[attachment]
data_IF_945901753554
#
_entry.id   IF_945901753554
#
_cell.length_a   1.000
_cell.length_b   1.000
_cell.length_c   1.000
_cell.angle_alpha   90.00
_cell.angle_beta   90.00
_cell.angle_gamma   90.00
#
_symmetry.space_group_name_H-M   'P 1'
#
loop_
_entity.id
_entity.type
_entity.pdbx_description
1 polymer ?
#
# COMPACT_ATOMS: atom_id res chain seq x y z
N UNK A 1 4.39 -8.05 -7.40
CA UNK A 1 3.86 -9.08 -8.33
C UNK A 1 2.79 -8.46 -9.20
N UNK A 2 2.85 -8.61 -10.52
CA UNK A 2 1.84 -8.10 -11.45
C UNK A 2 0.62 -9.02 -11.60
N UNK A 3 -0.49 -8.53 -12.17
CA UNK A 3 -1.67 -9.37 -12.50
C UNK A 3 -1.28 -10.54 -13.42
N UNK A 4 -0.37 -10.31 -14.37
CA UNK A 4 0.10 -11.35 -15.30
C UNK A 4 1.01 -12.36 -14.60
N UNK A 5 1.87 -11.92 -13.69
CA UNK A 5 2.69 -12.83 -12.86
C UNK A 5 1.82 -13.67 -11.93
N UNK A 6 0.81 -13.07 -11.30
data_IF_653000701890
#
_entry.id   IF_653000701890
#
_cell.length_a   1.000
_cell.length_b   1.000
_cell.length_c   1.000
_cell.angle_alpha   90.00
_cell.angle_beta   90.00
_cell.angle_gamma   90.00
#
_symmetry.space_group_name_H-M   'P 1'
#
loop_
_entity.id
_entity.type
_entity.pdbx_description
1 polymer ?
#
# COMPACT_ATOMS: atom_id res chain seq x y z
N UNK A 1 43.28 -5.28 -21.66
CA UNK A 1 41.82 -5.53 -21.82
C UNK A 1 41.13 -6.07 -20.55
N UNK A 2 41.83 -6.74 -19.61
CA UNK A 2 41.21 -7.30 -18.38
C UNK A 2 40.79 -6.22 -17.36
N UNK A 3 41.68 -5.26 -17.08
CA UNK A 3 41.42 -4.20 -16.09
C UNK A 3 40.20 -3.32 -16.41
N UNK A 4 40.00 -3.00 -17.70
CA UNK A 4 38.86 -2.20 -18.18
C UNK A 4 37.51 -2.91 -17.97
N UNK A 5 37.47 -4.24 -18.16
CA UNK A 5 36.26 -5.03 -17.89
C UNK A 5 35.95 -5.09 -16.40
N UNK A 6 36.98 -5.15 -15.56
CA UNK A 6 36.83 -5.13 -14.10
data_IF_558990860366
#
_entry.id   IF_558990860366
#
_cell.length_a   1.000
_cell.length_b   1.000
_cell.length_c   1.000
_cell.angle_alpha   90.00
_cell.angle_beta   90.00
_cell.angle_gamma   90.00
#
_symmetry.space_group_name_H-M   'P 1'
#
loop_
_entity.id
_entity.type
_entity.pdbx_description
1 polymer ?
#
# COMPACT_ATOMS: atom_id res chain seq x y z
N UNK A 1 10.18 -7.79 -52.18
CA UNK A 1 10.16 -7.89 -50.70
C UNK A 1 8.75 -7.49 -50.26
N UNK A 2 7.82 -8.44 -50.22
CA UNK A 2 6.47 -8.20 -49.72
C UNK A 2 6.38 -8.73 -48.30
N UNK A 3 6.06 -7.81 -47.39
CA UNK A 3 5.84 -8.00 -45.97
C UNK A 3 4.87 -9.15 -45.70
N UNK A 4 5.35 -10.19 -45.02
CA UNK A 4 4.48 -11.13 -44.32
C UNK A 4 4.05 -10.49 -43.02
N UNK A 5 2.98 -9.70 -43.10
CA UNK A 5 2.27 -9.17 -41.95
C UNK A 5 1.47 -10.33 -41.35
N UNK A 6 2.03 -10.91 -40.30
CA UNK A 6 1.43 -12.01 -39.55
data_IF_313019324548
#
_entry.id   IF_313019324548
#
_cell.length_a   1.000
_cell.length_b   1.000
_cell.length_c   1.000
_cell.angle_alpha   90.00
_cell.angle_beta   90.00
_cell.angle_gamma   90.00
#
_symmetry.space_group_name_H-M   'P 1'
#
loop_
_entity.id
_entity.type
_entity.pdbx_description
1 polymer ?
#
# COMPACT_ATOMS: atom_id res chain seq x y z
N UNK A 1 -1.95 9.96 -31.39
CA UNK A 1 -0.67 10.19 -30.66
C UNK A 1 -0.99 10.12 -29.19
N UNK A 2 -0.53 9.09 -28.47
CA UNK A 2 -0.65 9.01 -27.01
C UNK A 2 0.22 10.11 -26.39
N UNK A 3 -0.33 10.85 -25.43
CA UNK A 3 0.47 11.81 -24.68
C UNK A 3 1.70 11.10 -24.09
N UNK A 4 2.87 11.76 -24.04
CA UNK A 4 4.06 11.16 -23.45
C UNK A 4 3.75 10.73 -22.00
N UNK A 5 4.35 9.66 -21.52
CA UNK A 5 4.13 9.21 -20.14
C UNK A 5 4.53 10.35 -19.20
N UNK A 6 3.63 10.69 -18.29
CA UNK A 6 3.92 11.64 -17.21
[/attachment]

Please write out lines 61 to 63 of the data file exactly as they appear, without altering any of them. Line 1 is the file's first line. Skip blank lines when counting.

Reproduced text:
CA UNK A 2 41.21 -7.30 -18.38
C UNK A 2 40.79 -6.22 -17.36
N UNK A 3 41.68 -5.26 -17.08